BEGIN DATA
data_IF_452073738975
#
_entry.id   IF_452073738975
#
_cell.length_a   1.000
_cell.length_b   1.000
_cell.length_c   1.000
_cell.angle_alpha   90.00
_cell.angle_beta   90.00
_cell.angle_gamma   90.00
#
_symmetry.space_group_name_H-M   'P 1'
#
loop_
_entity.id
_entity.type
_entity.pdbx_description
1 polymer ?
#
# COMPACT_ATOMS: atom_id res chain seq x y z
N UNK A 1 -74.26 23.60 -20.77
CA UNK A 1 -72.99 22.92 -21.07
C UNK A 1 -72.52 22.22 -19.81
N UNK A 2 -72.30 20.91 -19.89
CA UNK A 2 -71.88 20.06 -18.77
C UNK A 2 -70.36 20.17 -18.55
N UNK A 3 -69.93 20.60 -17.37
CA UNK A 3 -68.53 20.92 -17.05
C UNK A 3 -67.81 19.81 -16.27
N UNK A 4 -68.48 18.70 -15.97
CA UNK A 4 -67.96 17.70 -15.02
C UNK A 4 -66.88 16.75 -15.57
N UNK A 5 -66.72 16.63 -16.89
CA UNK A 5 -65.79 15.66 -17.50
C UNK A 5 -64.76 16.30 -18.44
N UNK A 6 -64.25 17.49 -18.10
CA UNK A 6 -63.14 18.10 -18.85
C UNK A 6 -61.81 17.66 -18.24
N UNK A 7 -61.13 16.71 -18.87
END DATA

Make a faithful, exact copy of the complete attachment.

data_IF_452073738975
#
_entry.id   IF_452073738975
#
_cell.length_a   1.000
_cell.length_b   1.000
_cell.length_c   1.000
_cell.angle_alpha   90.00
_cell.angle_beta   90.00
_cell.angle_gamma   90.00
#
_symmetry.space_group_name_H-M   'P 1'
#
loop_
_entity.id
_entity.type
_entity.pdbx_description
1 polymer ?
#
# COMPACT_ATOMS: atom_id res chain seq x y z
N UNK A 1 -74.26 23.60 -20.77
CA UNK A 1 -72.99 22.92 -21.07
C UNK A 1 -72.52 22.22 -19.81
N UNK A 2 -72.30 20.91 -19.89
CA UNK A 2 -71.88 20.06 -18.77
C UNK A 2 -70.36 20.17 -18.55
N UNK A 3 -69.93 20.60 -17.37
CA UNK A 3 -68.53 20.92 -17.05
C UNK A 3 -67.81 19.81 -16.27
N UNK A 4 -68.48 18.70 -15.97
CA UNK A 4 -67.96 17.70 -15.02
C UNK A 4 -66.88 16.75 -15.57
N UNK A 5 -66.72 16.63 -16.89
CA UNK A 5 -65.79 15.66 -17.50
C UNK A 5 -64.76 16.30 -18.44
N UNK A 6 -64.25 17.49 -18.10
CA UNK A 6 -63.14 18.10 -18.85
C UNK A 6 -61.81 17.66 -18.24
N UNK A 7 -61.13 16.71 -18.87